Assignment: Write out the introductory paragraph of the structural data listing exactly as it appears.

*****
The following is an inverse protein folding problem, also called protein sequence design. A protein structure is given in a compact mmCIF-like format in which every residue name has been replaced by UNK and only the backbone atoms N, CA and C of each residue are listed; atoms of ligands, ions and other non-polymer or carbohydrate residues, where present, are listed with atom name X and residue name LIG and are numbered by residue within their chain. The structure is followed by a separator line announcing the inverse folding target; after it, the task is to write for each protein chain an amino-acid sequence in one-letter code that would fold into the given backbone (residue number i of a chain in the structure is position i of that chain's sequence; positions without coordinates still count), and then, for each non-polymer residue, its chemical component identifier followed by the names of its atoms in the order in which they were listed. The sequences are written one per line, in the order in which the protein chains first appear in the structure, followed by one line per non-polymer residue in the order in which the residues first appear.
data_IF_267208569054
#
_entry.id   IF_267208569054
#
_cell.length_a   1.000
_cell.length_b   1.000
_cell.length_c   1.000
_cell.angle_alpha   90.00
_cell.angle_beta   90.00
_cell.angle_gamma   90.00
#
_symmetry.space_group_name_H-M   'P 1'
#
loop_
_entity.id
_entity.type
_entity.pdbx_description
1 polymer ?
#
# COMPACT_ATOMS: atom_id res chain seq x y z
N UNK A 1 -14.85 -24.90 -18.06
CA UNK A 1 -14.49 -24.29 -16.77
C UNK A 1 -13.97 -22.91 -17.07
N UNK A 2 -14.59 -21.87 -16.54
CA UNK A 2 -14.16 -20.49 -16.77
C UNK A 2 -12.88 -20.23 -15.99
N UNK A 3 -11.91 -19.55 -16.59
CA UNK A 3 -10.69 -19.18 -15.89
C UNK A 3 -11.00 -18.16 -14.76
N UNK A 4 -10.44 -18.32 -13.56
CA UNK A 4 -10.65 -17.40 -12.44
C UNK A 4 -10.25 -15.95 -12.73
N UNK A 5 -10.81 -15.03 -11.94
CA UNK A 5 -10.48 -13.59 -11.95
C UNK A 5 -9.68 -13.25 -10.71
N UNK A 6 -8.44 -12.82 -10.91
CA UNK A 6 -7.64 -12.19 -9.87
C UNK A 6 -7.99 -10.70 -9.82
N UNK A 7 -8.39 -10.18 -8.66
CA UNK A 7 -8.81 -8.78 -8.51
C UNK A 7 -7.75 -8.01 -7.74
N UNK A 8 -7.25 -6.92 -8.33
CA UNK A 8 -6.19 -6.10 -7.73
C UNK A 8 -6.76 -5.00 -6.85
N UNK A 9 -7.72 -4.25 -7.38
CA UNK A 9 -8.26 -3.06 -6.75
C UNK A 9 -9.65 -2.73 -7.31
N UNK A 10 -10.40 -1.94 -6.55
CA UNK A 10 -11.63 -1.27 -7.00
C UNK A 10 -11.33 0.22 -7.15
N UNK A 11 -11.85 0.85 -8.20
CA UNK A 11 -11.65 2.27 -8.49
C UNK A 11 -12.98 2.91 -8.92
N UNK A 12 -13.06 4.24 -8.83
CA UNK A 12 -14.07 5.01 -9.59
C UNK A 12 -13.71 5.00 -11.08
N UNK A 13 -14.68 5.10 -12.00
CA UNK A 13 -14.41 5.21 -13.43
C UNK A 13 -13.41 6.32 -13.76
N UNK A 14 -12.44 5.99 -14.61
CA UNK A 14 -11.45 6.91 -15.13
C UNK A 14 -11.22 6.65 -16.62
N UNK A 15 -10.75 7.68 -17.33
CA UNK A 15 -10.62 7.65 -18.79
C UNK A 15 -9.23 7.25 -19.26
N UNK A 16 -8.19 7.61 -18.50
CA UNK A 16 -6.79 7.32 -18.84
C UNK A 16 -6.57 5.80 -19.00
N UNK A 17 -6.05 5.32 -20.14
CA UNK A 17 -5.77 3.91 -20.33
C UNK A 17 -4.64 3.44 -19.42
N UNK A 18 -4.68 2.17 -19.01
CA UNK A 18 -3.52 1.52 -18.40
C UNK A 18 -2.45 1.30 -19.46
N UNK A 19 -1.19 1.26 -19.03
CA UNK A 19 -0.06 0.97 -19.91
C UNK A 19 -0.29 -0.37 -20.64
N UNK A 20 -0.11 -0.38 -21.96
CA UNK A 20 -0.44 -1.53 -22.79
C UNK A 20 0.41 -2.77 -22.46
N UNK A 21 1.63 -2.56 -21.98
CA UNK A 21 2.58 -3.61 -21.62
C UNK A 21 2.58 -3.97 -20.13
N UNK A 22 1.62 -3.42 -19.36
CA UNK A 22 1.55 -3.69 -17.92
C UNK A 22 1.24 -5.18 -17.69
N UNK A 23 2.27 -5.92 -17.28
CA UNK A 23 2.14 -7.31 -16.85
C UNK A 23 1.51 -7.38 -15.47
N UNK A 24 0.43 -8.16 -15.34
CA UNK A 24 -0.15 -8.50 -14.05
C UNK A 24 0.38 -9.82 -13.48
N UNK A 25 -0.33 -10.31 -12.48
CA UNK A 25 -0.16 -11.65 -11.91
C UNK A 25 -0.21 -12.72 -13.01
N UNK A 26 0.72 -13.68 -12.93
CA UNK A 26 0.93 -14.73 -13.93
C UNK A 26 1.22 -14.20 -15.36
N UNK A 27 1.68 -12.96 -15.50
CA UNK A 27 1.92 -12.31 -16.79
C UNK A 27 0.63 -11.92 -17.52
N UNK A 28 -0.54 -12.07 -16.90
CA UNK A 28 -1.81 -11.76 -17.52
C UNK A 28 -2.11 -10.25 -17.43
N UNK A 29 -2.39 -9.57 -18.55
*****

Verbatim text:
The following is an inverse protein folding problem, also called protein sequence design. A protein structure is given in a compact mmCIF-like format in which every residue name has been replaced by UNK and only the backbone atoms N, CA and C of each residue are listed; atoms of ligands, ions and other non-polymer or carbohydrate residues, where present, are listed with atom name X and residue name LIG and are numbered by residue within their chain. The structure is followed by a separator line announcing the inverse folding target; after it, the task is to write for each protein chain an amino-acid sequence in one-letter code that would fold into the given backbone (residue number i of a chain in the structure is position i of that chain's sequence; positions without coordinates still count), and then, for each non-polymer residue, its chemical component identifier followed by the names of its atoms in the order in which they were listed. The sequences are written one per line, in the order in which the protein chains first appear in the structure, followed by one line per non-polymer residue in the order in which the residues first appear.